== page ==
But what about sustainable people? What about people who are themselves sustainable? What about people who can flourish when challenged, keep delivering over time, bring their best, stay inspired, live and work from integrity, and not burn out? And what about building and sustaining organizations populated by those kind of people?
B Lab on Wednesday recognized 92 companies from 15 countries and 31 industries for creating the most positive, overall social and environmental impact. Each honored company is a Certified B Corp that leverages business to solve social and environmental problems and has met rigorous standards of social and environmental performance, accountability and transparency.
This is the second in a series of excerpts from Engaging Outraged Stakeholders: A How-To Guide for Uniting the Left, Right, Capitalists and Activists (Affinity Press, 2013), the new book from Future 500.
Unilever has been a clear leader in sustainability with its ambition and actions against its Sustainable Living Plan, and has just started its first consumer-facing corporate brand campaign around this, called Project Sunlight. At Given London we have noticed a step-change in the number of corporate brand teams seeking to facilitate more sustainable lifestyles for their customers. By analysing the launch of the campaign, we have drawn out four key lessons for other corporate brands seeking to engage their customers around sustainability in a meaningful way.
Patagonia has made its feelings about mass consumption clear through its Responsible Economy campaign, its Common Threads Partnership and, perhaps most famously, with its full-page NYT ad on Black Friday 2011 suggesting that people “Don’t buy this...
Continuing a positive trend of transparency in the food industry, Starbucks' latest campaign focuses on the quality and sourcing of its coffee beans, as sustainability and health concerns continue to motivate consumers to ask, "Where does this come from?"
Launched on Sunday during the Emmys, the new documentary-inspired TV ad shows the heritage of the cafe chain's Arabica coffee beans. "The bean matters, because you cannot roast in quality, you cannot roast in complexity," the voiceover says as black-and-white footage of coffee plantations and the roasting process runs.
The longer-form videos, dubbed “origin stories,” will run on the Starbucks website in October for four of its 20-plus coffee brands, including Veranda Blend, Pike Place Roast, French Roast and Ethiopia. The campaign will also include print ads that will run in the New York Times, Wall Street Journal and the New Yorker, among others, while the TV spot will also be show in a handful of "higher-end" movie theaters.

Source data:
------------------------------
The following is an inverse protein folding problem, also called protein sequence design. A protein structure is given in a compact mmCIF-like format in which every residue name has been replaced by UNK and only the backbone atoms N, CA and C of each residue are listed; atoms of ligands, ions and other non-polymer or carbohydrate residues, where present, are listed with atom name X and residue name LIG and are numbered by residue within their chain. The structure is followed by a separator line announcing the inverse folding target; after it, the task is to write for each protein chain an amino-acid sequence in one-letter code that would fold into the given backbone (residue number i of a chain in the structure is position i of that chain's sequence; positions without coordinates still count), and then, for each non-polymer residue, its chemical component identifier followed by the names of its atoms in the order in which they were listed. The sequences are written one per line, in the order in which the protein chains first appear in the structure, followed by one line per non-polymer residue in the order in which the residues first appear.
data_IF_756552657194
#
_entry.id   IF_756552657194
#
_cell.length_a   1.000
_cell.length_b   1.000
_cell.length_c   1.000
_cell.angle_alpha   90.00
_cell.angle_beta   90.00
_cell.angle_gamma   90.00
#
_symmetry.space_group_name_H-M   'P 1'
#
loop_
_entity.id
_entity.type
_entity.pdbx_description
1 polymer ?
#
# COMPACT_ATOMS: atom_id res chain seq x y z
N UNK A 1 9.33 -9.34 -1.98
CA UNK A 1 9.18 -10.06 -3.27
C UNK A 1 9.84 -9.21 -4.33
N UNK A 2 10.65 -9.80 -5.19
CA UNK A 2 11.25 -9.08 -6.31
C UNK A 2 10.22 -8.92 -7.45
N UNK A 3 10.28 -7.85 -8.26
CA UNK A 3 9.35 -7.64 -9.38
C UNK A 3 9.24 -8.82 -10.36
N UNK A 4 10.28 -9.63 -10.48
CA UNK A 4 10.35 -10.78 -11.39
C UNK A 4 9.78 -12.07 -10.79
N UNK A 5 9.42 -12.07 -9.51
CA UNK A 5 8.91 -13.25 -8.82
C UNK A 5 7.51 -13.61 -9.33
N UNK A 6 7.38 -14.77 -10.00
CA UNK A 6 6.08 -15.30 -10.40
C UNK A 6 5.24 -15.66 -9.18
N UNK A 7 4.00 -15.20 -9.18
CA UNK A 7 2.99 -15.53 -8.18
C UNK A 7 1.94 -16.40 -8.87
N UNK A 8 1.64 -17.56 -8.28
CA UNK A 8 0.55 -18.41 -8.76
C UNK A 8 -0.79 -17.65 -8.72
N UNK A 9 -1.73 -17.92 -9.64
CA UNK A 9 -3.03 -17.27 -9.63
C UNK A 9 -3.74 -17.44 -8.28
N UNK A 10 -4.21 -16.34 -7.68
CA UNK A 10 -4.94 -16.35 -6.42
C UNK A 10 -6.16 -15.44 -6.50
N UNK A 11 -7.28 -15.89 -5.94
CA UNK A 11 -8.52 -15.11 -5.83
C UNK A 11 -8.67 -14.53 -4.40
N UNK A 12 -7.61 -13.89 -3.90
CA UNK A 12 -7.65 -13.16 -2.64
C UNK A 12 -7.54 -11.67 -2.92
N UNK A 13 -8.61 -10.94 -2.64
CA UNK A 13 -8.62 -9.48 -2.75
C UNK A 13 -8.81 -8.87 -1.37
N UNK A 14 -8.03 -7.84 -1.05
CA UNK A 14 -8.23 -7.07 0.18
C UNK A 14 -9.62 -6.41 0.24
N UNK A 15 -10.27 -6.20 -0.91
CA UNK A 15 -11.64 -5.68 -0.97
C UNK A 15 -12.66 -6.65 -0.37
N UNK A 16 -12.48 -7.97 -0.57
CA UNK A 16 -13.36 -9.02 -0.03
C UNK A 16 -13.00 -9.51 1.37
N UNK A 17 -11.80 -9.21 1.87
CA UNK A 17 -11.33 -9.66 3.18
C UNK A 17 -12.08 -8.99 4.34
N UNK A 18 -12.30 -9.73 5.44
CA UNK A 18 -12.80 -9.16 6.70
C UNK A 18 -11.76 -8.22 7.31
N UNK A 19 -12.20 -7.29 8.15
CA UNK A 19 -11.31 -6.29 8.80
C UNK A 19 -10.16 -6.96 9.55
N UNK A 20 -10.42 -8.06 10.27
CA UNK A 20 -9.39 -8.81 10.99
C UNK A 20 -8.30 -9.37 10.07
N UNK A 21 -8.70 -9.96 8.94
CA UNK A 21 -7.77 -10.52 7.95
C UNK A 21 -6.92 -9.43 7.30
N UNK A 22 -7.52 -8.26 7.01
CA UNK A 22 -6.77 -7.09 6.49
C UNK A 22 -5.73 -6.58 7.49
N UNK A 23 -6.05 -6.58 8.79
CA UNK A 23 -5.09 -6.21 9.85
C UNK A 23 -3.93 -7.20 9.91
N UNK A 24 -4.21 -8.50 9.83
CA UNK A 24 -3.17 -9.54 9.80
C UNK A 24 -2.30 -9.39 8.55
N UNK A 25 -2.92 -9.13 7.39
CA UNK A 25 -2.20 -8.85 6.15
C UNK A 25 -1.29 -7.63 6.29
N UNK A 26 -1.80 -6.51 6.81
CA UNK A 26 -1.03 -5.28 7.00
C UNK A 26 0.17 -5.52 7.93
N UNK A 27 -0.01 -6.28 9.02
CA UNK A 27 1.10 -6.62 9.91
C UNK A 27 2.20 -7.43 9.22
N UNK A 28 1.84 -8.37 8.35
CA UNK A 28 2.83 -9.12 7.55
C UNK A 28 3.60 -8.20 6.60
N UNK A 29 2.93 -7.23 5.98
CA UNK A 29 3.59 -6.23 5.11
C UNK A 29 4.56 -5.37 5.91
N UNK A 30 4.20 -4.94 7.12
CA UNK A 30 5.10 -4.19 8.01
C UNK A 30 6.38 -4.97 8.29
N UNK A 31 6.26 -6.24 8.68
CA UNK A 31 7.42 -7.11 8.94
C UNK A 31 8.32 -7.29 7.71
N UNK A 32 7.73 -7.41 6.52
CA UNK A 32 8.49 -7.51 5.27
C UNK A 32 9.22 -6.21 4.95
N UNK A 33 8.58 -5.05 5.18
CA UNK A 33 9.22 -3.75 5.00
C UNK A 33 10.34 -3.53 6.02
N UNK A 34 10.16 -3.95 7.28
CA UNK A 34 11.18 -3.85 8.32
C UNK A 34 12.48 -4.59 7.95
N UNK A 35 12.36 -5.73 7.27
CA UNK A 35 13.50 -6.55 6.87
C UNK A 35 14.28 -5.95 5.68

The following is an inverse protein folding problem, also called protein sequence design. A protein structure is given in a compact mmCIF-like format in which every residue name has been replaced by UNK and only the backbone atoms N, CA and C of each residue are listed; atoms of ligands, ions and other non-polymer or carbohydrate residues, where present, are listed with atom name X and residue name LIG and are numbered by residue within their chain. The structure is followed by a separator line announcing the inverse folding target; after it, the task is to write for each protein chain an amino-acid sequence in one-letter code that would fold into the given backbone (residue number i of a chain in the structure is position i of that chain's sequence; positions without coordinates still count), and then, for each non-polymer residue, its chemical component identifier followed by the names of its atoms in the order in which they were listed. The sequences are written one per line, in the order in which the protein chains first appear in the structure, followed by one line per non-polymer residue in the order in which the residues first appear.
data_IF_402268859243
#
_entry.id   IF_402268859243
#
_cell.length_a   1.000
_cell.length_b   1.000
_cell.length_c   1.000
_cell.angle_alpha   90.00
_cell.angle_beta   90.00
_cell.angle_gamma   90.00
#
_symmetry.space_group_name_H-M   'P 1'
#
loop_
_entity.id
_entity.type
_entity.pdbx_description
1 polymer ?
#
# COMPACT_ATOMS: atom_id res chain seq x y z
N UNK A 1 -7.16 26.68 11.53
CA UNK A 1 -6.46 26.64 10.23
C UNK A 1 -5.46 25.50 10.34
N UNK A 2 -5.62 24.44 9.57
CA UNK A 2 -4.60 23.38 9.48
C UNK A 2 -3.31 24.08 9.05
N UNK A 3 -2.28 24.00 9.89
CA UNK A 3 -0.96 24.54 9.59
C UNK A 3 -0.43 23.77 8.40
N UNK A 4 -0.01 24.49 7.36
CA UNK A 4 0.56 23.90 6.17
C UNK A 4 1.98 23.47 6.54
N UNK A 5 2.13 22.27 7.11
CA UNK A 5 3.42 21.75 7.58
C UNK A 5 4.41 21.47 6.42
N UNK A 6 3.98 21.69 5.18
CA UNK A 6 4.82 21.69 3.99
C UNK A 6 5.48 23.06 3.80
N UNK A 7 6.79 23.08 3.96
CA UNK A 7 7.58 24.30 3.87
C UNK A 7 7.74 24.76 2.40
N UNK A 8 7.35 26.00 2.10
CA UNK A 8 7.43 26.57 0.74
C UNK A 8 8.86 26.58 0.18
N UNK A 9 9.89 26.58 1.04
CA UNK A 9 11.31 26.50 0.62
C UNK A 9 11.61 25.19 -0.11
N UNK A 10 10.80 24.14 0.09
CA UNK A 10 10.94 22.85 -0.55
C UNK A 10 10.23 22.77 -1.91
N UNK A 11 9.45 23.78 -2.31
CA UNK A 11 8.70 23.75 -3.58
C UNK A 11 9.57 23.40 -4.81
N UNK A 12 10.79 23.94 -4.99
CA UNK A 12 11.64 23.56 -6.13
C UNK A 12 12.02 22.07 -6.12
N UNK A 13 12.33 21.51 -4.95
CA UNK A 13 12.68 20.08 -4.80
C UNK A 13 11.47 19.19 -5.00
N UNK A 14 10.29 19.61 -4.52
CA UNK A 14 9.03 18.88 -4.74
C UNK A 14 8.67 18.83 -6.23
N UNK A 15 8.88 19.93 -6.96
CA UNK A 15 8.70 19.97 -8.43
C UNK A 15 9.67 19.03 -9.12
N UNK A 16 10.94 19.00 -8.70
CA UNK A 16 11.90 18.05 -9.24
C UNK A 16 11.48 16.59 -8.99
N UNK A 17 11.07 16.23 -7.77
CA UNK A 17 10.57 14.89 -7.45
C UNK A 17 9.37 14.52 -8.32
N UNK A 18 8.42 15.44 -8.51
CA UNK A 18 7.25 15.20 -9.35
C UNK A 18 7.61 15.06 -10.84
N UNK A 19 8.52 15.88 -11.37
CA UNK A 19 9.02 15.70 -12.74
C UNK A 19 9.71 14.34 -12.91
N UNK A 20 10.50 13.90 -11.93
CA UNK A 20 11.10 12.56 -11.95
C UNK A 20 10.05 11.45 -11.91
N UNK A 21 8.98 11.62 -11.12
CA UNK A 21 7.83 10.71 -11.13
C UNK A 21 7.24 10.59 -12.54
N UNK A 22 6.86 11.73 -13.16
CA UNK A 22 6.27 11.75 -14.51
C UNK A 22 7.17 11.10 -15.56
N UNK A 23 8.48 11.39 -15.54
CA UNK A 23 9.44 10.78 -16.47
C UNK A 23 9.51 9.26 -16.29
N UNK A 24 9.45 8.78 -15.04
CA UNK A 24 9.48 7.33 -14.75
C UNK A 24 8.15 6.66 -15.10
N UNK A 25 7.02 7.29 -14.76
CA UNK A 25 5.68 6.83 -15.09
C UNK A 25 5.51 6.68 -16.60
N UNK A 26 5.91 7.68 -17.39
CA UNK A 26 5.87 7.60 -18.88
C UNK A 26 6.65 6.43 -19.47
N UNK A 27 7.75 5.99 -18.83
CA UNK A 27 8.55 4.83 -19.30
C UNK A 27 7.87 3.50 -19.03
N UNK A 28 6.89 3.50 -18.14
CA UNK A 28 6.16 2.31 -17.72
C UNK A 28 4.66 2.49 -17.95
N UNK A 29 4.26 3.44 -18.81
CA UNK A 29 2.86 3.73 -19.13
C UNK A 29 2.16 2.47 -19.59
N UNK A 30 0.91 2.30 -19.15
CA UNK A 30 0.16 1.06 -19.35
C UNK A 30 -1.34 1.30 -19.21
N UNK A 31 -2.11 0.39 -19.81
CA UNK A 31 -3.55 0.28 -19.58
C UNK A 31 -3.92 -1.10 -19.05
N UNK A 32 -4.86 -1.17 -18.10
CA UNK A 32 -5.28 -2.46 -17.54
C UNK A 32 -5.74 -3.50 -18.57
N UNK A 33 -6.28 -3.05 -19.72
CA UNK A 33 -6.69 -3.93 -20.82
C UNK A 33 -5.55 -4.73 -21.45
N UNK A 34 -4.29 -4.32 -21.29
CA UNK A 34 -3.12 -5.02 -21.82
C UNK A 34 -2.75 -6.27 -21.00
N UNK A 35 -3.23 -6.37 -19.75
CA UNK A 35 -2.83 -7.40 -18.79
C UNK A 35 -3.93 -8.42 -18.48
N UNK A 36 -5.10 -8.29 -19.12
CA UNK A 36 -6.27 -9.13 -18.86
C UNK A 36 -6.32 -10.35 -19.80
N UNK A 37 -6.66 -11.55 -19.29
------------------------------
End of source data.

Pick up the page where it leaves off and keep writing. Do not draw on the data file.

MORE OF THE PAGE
Climate change. Resource scarcity. Pollution. Human rights. These are some of the most pressing issues facing business today. They are also some of the most difficult for consumers to relate to, let alone orient their lives around.
According to a recent report from The World Economic Forum and Accenture, sustainability is in desperate need of a makeover.
Brands are the symbols and icons of our culture. Embedding sustainability into the private sector by using culture can make the world healthier, safer, more tolerant and creative. Brands can be transactional gateways permeating our everyday lives.
Welcome back! Are you ready to leave excellence behind, with all its unsustainable feeders and costs? Ready to make the move to the entirely different and sustainable condition of mastery? You’ve been patient for long enough, so let’s get started.
In Part I of this series we introduced the Excellence Trap, and diagnosed its drivers and shortcomings. Here in Part II, we’ll take a close look at the costs we incur when we’re in the Excellence Trap, in order to see clearly what unsustainable people and organizations suffer. Then we’ll turn to the solution, introduce mastery and five shifts we must make to become sustainable. And in Part III we’ll discuss the way to get there, as well as the way not to.
These days, many conversations about the status of sustainability in business and society seem to fall into two categories. These can be summarized as 1. It’s mainstreaming, and 2. It’s not mainstreaming, or it’s not mainstreaming enough, or as quickly or as deeply as we would like.